| external_v4_ip | 46.37.188.191                        |
| external_v6_ip | 2a02:22d0:8::40                      |
| id             | 9194fb3e-fba9-4b2a-9ba5-c6cbd03c848e |
| name           | Test VPN Service 1                   |
| project_id     | aa9c0db4ac974d2d8feb71f145e22160     |
| router_id      | 1399c7d5-da8e-4f7a-8d62-c9544a161b6d |
| status         | PENDING_CREATE                       |
| subnet_id      | 17cc8ea4-7a77-4b72-8b1b-db1bf1ad9991 |
| tenant_id      | aa9c0db4ac974d2d8feb71f145e22160     |
+----------------+--------------------------------------+

As before, we can see the list of VPN services using neutron vpn-service-list

Create the Site-To-Site connection

Now it’s time to tie all these policies together in what OpenStack refers to as a IPSec Site Connection. I’ve used the id output of the previous commands in place of the ikepolicy-id, ipsecpolicy-id and vpnservice-id values. I’ve also used the Cisco ASA VPN policy details listed in the prerequisites at the top of this article. Here is how they translate:

The rest should be pretty self-explanatory…

[root@server ~]# neutron ipsec-site-connection-create \
    --name "VPN-to-CiscoASA-1" \
    --description "VPN between OpenStack router and Cisco ASA firewall" \
    --vpnservice-id 9194fb3e-fba9-4b2a-9ba5-c6cbd03c848e \
    --ikepolicy-id b250861a-4e42-4c9b-b807-120f1fefbc4c \
    --ipsecpolicy-id 88435b95-8cb7-4bd6-8cdc-3ba2c70e8476 \
    --peer-address "185.160.252.4" \
    --peer-id "185.160.252.4" \
    --peer-cidr "172.24.27.0/25" \
    --psk "67BD88KpA9bY0Mu2"

As before, the output to screen should reflect our command entered:

Created a new ipsec_site_connection:
+-------------------+-----------------------------------------------------+
| Field             | Value                                               |
+-------------------+-----------------------------------------------------+
| admin_state_up    | True                                                |
| auth_mode         | psk                                                 |
| description       | VPN between OpenStack router and Cisco ASA firewall |
| dpd               | {"action": "hold", "interval": 30, "timeout": 120}  |
| id                | 598e981b-6b3b-4521-aaa4-8273de804402                |
| ikepolicy_id      | b250861a-4e42-4c9b-b807-120f1fefbc4c                |
| initiator         | bi-directional                                      |
| ipsecpolicy_id    | 88435b95-8cb7-4bd6-8cdc-3ba2c70e8476                |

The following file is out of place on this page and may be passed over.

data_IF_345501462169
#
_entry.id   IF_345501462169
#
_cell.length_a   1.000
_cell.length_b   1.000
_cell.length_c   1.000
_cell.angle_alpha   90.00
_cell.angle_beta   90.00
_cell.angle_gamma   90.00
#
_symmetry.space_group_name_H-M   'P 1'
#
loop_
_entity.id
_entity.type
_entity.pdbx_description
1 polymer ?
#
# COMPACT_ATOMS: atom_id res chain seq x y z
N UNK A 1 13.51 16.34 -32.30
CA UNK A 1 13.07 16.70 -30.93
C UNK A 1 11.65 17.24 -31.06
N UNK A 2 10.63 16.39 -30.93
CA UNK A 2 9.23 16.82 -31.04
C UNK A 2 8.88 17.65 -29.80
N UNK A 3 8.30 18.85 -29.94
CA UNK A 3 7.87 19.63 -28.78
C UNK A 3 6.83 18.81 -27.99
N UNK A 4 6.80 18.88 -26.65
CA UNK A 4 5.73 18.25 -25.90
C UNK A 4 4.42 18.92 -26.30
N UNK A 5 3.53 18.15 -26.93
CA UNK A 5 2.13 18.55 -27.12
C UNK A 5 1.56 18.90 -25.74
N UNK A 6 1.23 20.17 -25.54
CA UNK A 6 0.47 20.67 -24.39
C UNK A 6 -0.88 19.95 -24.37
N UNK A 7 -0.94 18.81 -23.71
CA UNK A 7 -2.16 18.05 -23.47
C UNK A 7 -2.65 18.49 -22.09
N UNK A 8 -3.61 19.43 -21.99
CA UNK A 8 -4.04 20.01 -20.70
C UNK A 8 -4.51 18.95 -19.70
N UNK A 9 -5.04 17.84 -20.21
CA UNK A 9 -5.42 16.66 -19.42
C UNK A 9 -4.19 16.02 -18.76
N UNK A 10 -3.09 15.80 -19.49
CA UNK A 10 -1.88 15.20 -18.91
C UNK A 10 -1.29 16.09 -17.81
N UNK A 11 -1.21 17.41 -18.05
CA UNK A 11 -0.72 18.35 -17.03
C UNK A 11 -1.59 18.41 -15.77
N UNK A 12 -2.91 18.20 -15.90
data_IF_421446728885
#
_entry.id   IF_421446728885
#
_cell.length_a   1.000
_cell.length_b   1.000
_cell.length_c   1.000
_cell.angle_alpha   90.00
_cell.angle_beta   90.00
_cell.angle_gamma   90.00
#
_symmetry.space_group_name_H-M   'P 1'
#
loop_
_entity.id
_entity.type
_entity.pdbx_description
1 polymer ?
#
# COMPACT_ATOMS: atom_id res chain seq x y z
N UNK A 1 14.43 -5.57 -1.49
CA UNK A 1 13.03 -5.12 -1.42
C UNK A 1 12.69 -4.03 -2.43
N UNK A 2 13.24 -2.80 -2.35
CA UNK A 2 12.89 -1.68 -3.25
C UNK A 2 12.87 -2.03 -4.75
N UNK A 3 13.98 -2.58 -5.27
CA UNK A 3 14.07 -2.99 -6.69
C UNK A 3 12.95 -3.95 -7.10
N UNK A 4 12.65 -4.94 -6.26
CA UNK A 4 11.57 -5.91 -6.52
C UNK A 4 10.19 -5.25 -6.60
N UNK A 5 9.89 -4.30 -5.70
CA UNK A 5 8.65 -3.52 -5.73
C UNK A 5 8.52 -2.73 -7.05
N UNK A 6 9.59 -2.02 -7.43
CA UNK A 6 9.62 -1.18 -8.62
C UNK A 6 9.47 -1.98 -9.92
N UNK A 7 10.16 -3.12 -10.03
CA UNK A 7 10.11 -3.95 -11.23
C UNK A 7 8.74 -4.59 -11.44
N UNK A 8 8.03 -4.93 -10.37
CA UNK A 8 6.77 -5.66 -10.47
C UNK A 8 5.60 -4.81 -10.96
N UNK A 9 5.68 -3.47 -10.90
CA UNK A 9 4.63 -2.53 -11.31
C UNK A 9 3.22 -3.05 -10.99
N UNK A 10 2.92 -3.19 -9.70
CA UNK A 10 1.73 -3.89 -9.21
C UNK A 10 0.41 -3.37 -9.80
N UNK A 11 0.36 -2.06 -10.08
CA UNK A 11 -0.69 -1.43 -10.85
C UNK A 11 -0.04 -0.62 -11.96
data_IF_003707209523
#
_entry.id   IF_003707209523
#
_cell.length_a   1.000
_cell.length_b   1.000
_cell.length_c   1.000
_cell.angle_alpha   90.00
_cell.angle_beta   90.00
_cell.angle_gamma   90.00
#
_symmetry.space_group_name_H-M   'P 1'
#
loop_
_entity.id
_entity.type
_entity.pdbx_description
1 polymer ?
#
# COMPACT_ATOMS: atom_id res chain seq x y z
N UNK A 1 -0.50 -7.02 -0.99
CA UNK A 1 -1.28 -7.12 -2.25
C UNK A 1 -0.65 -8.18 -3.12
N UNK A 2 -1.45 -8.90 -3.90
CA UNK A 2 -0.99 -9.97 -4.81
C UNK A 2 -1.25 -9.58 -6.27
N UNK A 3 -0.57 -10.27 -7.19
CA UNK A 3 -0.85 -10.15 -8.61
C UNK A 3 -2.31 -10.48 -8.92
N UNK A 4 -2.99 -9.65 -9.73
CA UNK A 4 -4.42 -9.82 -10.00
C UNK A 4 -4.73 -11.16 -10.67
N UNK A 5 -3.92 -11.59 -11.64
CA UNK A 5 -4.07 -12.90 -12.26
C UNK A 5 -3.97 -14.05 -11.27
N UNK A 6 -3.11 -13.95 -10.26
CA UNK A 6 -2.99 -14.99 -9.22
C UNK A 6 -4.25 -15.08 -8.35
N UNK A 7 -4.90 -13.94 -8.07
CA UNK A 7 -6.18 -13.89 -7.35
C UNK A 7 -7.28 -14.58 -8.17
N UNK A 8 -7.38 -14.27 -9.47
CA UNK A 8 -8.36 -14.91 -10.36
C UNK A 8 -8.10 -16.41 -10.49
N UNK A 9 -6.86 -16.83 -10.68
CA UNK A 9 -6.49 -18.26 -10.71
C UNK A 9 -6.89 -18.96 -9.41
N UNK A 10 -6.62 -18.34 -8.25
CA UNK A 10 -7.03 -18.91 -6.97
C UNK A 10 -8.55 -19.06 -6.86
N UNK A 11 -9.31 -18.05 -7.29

| local_ep_group_id |                                                     |
| local_id          |                                                     |
| mtu               | 1500                                                |
| name              | VPN-to-CiscoASA-1                                   |
| peer_address      | 185.160.252.142                                     |
| peer_cidrs        | 172.24.72.0/25                                      |
| peer_ep_group_id  |                                                     |
| peer_id           | 185.160.252.142                                     |
| project_id        | aa9c0db4ac974d2d8feb71f145e22160                    |
| psk               | 67BDRYKpA9bYRMu2                                    |
| route_mode        | static                                              |
| status            | PENDING_CREATE                                      |
| tenant_id         | aa9c0db4ac974d2d8feb71f145e22160                    |
| vpnservice_id     | 9194fb3e-fba9-4b2a-9ba5-c6cbd03c848e                |
+-------------------+-----------------------------------------------------+

And you can see those IPSec Site Connections using neutron ipsec-site-connection-list

Checking the connection came up

If all is well you should be able to see the connection has come up, and on the OpenStack side you should see something like this:

[root@server ~]# neutron ipsec-site-connection-list
+--------------------------------------+-------------------+-----------------+-----------+--------+
| id                                   | name              | peer_address    | auth_mode | status |
+--------------------------------------+-------------------+-----------------+-----------+--------+
| 598e981b-6b3b-4521-aaa4-8273de804402 | VPN-to-CiscoASA-1 | 185.160.252.142 | psk       | ACTIVE |
+--------------------------------------+-------------------+-----------------+-----------+--------+

On the Cisco ASA logs you should see something like the following:

asa-fw-1# show logging
Aug 24 2017 16:58:42: %ASA-6-113009: AAA retrieved default group policy (DfltGrpPolicy) for user = 46.37.188.24
Aug 24 2017 16:58:42: %ASA-5-713119: Group = 46.37.188.24, IP = 46.37.188.24, PHASE 1 COMPLETED
Aug 24 2017 16:58:42: %ASA-5-713076: Group = 46.37.188.24, IP = 46.37.188.24, Overriding Initiators IPSec rekeying duration from 0 to 4608000 Kbs
Aug 24 2017 16:58:43: %ASA-5-713049: Group = 46.37.188.24, IP = 46.37.188.24, Security negotiation complete for LAN-to-LAN Group (46.37.188.24)  Responder, Inbound SPI = 0x2b4a1133, Outbound SPI = 0xce8c73ac
Aug 24 2017 16:58:43: %ASA-6-602303: IPSEC: An outbound LAN-to-LAN SA (SPI= 0xCE8C73AC) between 185.160.252.4 and 46.37.188.24 (user= 46.37.188.24) has been created.
Aug 24 2017 16:58:43: %ASA-6-602303: IPSEC: An inbound LAN-to-LAN SA (SPI= 0x2B4A1133) between 185.160.252.4 and 46.37.188.24 (user= 46.37.188.24) has been created.
Aug 24 2017 16:58:43: %ASA-5-713120: Group = 46.37.188.24, IP = 46.37.188.24, PHASE 2 COMPLETED (msgid=033c8971)

Example running-config on the Cisco ASA side

object-group network server-vpn.local
 network-object 172.24.27.0 255.255.255.128
object-group network server-vpn.remote
 network-object 192.168.3.0 255.255.255.0
!
access-list acl_out extended permit ip object-group server-vpn.remote object-group server-vpn.local
access-list acl_in extended permit ip object-group server-vpn.local object-group server-vpn.remote
access-list server-split-vpn extended permit ip object-group server-vpn.local object-group server-vpn.remote
!
nat (inside,any) source static server-vpn.local server-vpn.local destination static server-vpn.remote server-vpn.remote no-proxy-arp route-lookup
!
crypto ipsec ikev1 transform-set esp-aes256-sha esp-aes-256 esp-sha-hmac
crypto ipsec security-association pmtu-aging infinite
crypto map vpnmap 10 match address site-to-site
crypto map vpnmap 10 set pfs
crypto map vpnmap 10 set peer 46.37.188.24
crypto map vpnmap 10 set ikev1 transform-set esp-aes256-sha
crypto map vpnmap interface outside
crypto isakmp identity address
!
crypto ikev1 enable outside
crypto ikev1 policy 10
 authentication pre-share
 encryption aes-256
 hash sha
 group 2
 lifetime 86400
!
tunnel-group 46.37.188.24 type ipsec-l2l
tunnel-group 46.37.188.24 ipsec-attributes
 ikev1 pre-shared-key 67BD88KpA9bY0Mu2